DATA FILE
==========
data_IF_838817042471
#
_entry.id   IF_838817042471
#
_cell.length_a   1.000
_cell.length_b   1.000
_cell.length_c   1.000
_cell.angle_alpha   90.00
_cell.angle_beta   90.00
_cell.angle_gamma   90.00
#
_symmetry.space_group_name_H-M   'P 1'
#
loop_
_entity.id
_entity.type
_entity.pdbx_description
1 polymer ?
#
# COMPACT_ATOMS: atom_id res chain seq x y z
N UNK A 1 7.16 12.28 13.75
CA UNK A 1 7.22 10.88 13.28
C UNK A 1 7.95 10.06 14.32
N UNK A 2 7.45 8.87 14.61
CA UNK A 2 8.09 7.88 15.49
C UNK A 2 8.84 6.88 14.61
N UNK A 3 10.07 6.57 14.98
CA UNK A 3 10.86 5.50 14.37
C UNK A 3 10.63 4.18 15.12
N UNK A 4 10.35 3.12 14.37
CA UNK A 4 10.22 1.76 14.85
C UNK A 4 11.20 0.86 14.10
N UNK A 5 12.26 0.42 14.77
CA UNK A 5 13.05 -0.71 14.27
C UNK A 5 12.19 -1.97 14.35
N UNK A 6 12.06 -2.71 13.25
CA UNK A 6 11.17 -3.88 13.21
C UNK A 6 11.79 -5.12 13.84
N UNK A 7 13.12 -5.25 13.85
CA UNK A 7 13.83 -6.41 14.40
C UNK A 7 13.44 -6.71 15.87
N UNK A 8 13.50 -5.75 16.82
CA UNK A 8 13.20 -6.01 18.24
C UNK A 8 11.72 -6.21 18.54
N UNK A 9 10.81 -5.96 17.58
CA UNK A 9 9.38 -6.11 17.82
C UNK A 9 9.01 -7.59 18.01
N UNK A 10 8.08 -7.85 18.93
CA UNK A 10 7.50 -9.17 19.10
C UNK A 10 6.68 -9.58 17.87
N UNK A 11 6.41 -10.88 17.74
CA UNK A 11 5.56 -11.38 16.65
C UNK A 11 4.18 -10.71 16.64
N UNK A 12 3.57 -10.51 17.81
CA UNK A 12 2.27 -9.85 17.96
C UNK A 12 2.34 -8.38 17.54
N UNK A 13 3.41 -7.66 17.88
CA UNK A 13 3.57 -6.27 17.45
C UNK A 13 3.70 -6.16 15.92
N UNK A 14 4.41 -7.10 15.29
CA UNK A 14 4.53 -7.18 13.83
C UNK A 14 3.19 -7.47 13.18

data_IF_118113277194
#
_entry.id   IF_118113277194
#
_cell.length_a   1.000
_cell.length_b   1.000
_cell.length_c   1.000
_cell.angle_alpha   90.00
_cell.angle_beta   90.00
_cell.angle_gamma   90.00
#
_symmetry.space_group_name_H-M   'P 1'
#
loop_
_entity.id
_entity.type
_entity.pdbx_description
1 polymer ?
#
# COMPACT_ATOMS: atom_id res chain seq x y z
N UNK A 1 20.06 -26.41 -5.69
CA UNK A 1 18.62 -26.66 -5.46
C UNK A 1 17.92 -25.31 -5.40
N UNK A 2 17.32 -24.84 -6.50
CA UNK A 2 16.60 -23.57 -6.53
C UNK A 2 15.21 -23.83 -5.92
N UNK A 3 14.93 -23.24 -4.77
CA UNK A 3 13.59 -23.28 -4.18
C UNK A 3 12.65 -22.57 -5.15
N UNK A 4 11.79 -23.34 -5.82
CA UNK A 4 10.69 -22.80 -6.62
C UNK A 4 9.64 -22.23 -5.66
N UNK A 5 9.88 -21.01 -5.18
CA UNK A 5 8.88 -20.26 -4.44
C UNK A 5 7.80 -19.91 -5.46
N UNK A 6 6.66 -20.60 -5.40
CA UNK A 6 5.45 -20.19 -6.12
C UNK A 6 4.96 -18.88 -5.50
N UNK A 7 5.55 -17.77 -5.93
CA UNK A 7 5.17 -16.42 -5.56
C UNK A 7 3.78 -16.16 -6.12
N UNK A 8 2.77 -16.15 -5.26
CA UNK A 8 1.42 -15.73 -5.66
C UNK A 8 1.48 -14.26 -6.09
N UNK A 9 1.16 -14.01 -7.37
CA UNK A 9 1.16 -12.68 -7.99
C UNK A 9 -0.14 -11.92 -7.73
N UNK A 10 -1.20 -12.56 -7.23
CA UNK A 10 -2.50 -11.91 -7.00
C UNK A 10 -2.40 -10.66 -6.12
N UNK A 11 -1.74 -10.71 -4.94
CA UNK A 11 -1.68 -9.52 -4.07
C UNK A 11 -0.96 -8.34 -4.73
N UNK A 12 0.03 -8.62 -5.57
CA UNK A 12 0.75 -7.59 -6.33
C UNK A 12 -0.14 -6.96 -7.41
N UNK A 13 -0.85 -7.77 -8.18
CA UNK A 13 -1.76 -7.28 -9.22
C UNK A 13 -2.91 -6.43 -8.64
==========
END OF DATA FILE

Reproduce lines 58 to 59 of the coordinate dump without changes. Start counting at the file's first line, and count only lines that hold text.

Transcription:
CA UNK A 13 3.57 -6.27 17.45
C UNK A 13 3.70 -6.16 15.92